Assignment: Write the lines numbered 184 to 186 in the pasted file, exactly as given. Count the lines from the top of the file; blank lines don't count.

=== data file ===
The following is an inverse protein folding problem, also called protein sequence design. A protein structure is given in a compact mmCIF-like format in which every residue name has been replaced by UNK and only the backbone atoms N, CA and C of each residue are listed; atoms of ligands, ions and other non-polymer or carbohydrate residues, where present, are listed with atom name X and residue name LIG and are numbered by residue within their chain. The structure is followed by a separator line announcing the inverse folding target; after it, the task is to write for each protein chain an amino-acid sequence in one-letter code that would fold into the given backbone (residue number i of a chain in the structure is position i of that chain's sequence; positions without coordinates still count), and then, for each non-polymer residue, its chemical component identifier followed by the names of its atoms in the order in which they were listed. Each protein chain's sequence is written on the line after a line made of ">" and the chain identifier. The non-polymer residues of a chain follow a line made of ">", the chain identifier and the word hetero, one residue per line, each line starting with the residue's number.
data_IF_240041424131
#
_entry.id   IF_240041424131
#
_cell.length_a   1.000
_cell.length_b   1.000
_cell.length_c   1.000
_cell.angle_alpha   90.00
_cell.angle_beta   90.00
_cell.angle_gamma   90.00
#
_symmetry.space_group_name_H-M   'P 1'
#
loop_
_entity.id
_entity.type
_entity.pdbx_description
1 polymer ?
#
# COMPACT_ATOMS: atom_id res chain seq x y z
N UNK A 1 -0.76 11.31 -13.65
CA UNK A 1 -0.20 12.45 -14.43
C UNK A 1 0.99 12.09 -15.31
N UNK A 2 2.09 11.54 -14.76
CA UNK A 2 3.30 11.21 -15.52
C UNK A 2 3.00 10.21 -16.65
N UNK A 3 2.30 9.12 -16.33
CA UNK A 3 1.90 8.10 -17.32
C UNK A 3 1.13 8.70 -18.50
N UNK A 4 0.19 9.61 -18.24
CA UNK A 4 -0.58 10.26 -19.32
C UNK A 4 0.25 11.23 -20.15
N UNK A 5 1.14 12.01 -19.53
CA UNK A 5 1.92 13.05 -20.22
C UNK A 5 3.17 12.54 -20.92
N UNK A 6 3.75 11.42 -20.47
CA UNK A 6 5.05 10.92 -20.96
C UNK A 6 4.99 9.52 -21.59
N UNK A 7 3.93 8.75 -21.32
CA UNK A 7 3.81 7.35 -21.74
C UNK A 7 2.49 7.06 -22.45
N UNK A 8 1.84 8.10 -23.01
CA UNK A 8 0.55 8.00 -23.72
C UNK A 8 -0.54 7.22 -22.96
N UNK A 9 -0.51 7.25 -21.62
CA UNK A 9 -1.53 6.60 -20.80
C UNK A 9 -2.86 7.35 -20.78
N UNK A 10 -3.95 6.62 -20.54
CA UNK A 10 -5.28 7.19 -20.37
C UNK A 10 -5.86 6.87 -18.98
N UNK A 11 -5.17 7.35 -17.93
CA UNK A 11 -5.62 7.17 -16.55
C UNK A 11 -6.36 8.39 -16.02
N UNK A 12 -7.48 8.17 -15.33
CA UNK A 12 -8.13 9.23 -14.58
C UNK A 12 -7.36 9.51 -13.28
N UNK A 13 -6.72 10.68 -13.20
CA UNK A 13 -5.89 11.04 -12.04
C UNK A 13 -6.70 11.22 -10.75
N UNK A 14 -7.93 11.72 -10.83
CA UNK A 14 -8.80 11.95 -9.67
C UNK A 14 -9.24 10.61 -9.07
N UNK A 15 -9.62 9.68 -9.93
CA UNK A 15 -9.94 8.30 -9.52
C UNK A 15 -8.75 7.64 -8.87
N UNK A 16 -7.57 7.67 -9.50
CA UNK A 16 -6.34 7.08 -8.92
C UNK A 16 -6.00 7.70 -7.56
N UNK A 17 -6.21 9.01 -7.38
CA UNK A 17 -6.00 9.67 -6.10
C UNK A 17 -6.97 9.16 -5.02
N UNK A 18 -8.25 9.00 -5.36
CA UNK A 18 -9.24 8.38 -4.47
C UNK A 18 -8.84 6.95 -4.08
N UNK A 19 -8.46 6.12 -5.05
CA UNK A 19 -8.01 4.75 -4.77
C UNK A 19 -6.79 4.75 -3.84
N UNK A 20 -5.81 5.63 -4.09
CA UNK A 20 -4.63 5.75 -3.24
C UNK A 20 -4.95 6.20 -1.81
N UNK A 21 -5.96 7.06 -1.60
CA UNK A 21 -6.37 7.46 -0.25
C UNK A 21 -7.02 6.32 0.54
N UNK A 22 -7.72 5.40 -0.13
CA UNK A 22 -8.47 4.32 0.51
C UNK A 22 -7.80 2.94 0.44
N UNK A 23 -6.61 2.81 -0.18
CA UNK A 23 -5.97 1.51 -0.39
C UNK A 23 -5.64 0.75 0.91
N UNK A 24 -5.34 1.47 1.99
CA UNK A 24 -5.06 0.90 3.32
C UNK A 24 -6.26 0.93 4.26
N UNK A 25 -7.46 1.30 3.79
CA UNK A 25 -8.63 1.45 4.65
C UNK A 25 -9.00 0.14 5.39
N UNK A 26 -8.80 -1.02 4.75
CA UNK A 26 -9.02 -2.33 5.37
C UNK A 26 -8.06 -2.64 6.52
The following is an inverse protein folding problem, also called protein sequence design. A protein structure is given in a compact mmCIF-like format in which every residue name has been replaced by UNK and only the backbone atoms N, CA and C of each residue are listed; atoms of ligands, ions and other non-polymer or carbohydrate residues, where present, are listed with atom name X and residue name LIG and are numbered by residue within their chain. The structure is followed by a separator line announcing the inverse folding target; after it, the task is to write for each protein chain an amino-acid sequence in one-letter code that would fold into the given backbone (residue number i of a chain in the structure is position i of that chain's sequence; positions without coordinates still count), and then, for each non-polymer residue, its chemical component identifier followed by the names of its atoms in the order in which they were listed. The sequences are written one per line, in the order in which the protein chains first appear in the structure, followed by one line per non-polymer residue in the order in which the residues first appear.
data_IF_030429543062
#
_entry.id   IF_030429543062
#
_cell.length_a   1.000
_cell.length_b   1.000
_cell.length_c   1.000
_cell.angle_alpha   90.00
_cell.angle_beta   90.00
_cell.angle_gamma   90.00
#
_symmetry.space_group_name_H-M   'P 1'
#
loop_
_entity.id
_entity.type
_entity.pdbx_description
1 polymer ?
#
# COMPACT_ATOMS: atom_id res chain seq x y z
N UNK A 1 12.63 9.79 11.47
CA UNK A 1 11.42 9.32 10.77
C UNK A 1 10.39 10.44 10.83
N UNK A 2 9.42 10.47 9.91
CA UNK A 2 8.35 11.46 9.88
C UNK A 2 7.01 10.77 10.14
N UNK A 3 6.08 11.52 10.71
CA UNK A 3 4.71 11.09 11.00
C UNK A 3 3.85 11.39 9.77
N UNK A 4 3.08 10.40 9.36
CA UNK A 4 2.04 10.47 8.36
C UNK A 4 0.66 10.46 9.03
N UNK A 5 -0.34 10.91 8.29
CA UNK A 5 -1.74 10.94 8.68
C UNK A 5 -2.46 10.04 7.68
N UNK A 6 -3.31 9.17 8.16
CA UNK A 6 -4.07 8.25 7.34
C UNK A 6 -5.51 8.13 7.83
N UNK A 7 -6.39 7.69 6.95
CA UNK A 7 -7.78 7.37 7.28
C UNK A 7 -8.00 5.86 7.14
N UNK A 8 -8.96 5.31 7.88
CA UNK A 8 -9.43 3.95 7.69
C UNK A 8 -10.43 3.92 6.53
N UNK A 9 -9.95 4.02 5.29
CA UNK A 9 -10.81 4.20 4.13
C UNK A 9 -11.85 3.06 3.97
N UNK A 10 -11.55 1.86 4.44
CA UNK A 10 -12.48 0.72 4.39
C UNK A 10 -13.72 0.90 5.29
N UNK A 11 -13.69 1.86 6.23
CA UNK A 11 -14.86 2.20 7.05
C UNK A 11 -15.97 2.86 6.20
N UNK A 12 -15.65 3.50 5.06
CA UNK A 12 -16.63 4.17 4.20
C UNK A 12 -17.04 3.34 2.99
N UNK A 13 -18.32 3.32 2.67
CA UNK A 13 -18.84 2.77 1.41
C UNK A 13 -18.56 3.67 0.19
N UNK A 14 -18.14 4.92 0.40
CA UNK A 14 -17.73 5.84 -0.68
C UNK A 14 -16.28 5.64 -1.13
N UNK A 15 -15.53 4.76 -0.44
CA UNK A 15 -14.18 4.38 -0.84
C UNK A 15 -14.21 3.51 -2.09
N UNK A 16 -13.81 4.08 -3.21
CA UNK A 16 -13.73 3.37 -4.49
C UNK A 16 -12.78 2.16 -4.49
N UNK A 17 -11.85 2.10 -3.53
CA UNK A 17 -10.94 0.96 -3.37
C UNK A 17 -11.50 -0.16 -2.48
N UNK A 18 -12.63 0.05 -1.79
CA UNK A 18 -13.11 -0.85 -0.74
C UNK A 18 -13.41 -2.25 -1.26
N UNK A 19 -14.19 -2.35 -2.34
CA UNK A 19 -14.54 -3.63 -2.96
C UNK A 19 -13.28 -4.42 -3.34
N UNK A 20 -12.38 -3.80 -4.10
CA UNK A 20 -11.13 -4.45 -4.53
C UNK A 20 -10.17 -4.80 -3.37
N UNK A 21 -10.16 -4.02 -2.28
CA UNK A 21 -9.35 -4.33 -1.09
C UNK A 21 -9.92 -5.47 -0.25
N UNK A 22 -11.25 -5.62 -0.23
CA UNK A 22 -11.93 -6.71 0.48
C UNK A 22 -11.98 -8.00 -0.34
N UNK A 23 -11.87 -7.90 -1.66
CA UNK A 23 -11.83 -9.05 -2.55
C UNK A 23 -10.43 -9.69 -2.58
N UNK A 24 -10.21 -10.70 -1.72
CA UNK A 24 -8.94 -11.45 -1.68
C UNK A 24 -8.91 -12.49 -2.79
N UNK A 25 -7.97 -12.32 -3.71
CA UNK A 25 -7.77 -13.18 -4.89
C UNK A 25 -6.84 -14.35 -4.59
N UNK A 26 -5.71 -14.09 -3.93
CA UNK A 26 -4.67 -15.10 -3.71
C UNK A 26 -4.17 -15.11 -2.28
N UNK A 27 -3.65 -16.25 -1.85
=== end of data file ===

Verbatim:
N UNK A 22 -11.25 -5.62 -0.23
CA UNK A 22 -11.93 -6.71 0.48
C UNK A 22 -11.98 -8.00 -0.34